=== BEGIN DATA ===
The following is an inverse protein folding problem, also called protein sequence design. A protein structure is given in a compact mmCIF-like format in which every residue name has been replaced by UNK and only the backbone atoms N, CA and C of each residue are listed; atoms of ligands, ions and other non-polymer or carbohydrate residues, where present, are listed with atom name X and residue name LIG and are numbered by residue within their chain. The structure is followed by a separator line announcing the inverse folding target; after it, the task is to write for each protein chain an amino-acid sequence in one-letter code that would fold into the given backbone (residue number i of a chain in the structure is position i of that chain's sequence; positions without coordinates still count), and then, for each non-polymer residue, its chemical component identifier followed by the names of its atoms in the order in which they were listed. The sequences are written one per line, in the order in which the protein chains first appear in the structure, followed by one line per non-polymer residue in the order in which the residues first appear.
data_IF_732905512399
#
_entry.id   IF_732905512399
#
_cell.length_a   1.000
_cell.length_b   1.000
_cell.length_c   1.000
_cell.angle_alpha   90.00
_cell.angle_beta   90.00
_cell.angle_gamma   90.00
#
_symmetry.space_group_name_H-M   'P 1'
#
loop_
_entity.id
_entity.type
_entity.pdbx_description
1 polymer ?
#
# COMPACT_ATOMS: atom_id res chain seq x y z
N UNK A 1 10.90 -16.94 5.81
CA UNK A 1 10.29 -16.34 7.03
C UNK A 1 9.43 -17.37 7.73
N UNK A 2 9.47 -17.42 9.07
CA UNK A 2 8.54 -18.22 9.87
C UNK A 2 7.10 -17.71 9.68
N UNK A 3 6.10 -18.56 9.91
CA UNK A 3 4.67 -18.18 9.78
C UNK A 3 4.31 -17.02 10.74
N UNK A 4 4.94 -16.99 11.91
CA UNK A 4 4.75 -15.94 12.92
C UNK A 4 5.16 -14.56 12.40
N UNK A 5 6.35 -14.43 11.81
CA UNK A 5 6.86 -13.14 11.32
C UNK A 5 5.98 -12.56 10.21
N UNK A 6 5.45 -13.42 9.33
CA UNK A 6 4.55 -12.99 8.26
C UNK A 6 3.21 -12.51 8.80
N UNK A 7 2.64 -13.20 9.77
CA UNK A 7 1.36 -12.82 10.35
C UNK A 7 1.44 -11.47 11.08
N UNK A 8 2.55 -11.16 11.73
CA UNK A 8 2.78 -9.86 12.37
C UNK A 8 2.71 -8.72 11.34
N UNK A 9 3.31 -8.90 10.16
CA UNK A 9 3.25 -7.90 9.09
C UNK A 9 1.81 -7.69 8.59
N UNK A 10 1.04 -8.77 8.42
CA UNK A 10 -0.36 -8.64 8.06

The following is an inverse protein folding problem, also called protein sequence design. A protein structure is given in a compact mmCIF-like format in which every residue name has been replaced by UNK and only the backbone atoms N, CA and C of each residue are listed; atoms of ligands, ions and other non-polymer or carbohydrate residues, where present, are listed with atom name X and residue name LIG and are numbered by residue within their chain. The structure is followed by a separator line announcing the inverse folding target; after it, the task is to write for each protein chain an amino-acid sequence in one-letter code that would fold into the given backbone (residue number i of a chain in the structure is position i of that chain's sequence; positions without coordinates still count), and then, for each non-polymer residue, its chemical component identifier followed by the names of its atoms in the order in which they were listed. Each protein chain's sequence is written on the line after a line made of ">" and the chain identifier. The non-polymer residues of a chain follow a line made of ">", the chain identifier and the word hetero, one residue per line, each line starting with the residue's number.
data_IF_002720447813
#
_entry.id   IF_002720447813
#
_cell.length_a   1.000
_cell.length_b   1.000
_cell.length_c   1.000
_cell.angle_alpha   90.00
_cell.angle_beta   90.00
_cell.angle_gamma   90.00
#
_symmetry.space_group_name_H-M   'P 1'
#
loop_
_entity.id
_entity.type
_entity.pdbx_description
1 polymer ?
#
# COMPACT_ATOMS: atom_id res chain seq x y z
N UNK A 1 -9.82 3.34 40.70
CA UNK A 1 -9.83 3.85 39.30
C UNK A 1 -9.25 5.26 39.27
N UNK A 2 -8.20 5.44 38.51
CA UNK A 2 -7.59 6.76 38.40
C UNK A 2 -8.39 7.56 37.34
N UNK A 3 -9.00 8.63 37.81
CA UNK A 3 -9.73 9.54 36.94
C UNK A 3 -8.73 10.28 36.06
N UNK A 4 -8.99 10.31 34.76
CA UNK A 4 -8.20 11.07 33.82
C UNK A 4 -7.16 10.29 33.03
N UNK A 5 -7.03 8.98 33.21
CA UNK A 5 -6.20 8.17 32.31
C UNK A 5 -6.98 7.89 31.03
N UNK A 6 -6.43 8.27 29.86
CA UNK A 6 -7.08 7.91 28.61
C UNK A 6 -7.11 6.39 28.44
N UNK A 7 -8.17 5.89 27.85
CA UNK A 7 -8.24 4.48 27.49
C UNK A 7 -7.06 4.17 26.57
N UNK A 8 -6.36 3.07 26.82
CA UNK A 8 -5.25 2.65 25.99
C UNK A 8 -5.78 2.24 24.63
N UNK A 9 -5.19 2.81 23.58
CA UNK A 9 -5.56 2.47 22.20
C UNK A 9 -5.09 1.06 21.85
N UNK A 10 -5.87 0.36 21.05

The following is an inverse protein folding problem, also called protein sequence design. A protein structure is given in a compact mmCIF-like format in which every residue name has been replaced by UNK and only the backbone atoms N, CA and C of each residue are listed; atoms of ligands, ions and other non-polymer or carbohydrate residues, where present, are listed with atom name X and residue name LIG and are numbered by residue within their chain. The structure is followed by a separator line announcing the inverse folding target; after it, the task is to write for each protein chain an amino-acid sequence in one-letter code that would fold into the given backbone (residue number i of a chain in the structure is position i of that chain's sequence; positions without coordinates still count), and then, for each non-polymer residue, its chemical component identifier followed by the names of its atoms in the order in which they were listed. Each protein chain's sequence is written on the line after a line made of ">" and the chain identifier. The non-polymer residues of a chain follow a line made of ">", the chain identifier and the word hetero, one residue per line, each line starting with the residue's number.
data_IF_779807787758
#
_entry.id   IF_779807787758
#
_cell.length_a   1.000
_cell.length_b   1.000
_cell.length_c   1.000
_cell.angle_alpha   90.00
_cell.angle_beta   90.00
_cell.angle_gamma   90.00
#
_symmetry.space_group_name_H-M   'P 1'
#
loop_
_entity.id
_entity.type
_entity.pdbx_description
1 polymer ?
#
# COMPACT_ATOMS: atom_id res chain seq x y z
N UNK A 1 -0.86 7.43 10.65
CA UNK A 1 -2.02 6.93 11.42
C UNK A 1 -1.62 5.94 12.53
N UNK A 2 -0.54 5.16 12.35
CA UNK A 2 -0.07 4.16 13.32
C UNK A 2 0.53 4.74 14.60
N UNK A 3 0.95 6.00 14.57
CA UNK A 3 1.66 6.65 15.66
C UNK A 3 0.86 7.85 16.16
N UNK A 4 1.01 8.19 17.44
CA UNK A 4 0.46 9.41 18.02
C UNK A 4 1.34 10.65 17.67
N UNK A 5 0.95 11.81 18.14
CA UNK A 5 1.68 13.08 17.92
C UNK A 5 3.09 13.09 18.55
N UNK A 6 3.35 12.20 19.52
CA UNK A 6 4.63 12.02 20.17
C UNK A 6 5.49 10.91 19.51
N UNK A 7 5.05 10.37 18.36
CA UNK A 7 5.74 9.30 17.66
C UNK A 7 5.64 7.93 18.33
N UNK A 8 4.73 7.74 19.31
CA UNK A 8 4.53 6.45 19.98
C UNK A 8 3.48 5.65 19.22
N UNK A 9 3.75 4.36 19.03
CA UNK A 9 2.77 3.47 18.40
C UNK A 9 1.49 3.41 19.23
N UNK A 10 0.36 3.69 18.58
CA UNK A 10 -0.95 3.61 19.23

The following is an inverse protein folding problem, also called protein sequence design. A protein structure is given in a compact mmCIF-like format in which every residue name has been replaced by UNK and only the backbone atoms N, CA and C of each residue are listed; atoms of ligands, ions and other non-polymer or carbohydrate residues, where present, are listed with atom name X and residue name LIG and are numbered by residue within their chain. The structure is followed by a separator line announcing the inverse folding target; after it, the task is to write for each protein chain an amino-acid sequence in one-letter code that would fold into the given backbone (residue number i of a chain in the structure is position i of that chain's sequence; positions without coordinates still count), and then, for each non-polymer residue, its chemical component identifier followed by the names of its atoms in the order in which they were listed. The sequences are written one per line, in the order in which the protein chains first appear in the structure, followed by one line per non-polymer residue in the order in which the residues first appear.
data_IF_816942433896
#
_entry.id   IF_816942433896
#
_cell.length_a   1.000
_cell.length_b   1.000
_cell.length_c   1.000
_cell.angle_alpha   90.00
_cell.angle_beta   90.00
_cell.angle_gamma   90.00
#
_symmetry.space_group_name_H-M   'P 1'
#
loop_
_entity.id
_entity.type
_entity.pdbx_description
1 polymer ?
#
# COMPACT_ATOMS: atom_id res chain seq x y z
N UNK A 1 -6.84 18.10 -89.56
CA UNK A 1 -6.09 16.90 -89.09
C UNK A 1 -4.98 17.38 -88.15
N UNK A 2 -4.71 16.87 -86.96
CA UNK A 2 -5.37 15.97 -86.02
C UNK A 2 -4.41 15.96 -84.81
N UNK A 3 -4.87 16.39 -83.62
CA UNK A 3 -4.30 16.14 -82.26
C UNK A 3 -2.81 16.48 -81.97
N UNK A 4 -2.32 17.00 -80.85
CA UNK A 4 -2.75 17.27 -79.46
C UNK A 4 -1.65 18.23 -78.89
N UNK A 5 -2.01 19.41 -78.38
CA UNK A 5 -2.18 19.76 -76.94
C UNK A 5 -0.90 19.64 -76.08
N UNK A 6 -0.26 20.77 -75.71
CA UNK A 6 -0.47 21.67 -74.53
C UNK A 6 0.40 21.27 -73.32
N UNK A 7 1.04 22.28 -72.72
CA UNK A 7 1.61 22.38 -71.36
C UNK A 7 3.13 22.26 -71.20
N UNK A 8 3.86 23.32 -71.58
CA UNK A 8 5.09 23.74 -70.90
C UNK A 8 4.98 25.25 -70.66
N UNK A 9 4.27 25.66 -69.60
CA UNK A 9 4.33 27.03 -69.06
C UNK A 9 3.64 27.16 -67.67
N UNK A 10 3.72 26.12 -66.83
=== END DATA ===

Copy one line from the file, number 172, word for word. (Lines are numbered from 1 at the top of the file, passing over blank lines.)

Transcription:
CA UNK A 1 -6.09 16.90 -89.09